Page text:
by Charles Kirkland, Jr.
A Korean man moves his family to Oklahoma to find fortune during the 1980s in the powerful drama, Minari.
Jacob (Steven Yeun) has a dream. So he moves his family from San Francisco to Oklahoma in pursuit of his dream. He picks a spot of land far away from the city with lots of land so he can farm Korean vegetables. Unfortunately, his wife Monica (Yeri Han) is a lot less enthusiastic about this new venture. Their children, Anne (Noel Cho) and David (Alan S. Kim) are caught in the middle. In an attempt to appease his wife, Jacob brings Monica’s eccentric mother, Soonja (Yuh-Jung Youn), from Korea to live with them. Can they all find a way to succeed together or is this a madman’s scheme destined to fail?
Minari is written and directed by Lee Isaac Chung (Munyurangabo, Lucky Life) and was inspired by his own upbringing in rural Arkansas. It stars Steven Yeun (The Walking Dead), Yeri Han, Yuh-Jung Youn, Alan S. Kim, Noel Cho, and Will Patton.
Festival darling, Chung has created a masterpiece in this film. The story is well constructed and reflects the complexity of life. Being that this is a story based upon his own life, Chung does an excellent job of addressing the themes that he experienced in his life and making them accessible to everyone. Not many people know what it means to be a farmer but, every parent knows the desire to create a life for their family where they are self-sustaining and peaceful. It is that desire that drives both mother and father and all of the interesting characters they meet along the way.
The cast is outstanding. Yeun, who many accredit for the death of The Walking Dead, is absolutely fantastic as a father on the edge of desperation trying to achieve his dream goal while at the same time trying to win over his wife. Yeri Han is incredible playing a woman who is at odds with herself because she cannot reconcile being a good Christian wife with disagreeing with the direction she and her family’s life has taken. And while the energy generated from Jacob and Monica could be enough to carry a movie, the interaction between the adorable Alan S. Kim’s David and the grandmother he has never met and refuses to accept is hilarious and at the same time just as intense in its own way. The grandmother-grandson dynamic serves as the perfect relief from the tension we witness between the mother and father. Veteran character actor Will Patton’s cross-bearing, Paul is the most quirky and yet the most outrageously fascinating of them all. Each player of the ensemble, with each of their own identities, come together to make a wonderfully fulfilling meal.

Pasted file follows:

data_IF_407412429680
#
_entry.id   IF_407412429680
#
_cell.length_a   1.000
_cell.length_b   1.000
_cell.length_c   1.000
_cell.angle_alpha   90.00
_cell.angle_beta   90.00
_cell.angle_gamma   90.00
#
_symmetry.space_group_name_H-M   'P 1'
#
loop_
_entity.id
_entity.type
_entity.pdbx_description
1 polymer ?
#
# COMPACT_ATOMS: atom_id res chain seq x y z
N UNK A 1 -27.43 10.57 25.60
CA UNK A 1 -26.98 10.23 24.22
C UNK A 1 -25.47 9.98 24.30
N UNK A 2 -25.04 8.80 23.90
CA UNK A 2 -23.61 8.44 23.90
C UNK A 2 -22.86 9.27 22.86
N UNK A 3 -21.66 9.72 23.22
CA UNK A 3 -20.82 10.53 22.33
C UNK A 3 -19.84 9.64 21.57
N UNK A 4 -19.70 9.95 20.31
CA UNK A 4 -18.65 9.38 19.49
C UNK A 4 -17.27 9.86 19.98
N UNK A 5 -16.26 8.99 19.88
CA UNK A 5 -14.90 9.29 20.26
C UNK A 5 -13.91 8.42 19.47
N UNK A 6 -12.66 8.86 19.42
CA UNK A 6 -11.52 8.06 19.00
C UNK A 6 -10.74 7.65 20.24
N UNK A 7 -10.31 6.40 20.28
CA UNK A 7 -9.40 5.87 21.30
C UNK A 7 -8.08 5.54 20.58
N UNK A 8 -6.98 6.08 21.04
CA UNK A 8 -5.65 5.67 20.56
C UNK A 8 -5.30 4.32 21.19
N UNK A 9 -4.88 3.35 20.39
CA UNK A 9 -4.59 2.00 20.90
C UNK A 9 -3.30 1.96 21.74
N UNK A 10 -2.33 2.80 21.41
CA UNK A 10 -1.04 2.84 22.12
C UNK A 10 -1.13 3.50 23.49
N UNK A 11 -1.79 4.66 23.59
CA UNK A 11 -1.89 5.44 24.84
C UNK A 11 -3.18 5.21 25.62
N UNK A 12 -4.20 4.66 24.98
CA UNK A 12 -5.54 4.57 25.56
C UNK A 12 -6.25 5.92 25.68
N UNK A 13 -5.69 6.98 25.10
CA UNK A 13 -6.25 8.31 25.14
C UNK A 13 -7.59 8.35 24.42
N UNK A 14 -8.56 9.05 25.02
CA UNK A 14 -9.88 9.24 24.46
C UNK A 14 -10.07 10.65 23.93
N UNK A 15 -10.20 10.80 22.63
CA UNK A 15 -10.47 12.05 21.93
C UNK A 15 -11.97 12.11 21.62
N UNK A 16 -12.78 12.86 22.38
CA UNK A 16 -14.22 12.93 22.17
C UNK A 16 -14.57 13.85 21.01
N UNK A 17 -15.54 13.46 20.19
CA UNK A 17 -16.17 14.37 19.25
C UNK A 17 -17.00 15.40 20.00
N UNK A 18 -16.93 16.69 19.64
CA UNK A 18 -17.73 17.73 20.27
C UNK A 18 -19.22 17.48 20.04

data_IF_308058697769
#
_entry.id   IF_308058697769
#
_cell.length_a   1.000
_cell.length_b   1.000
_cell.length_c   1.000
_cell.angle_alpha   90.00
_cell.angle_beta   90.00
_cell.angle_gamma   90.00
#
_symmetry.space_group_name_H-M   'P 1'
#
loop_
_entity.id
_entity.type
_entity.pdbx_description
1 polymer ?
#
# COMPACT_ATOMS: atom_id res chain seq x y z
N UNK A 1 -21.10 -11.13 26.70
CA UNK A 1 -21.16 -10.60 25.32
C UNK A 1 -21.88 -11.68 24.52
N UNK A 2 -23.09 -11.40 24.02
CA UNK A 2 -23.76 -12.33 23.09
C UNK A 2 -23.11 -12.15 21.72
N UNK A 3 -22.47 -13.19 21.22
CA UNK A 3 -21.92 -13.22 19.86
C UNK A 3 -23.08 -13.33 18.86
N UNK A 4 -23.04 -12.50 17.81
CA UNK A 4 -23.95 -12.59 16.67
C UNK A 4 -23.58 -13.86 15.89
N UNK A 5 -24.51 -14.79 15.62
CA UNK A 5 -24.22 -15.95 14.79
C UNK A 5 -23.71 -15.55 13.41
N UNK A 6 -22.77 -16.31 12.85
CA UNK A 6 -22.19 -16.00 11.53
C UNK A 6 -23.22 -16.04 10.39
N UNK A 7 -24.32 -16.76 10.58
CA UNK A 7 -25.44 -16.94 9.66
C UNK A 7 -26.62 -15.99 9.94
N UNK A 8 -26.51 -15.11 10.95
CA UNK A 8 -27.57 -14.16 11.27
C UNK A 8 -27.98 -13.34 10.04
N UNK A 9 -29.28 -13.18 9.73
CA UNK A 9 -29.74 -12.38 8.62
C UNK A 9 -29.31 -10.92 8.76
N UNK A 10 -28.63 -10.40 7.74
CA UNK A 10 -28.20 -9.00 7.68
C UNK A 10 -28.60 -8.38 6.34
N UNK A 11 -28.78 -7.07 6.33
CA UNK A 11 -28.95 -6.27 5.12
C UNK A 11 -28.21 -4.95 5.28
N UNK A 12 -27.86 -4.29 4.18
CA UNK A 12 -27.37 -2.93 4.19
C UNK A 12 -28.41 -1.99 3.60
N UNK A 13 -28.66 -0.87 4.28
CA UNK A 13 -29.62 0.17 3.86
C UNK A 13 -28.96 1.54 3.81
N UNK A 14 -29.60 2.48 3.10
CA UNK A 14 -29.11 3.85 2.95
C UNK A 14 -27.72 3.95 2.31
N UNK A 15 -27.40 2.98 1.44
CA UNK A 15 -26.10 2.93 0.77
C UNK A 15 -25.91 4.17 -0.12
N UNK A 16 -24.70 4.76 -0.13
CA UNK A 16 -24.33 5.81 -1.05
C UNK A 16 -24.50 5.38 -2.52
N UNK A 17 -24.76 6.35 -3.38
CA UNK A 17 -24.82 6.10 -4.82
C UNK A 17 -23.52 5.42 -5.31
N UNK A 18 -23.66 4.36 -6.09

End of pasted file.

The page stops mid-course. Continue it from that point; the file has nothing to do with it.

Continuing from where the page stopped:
Minari is a vegetable used in Korean dishes that can be best described as spicy parsley. Many Koreans swear by its use saying that it adds flavor. It is even thought to have medicinal properties. Grandma Soonja even says in the film that it adds life to everything. Rated PG-13 for some thematic elements and a rude gesture, the movie Minari is a delicious snapshot of a defining moment in the life of a family. It is a well-seasoned, flavorful dish, filled with the most scrumptious ingredients; joy, sorrow, and everything in between. A real delight.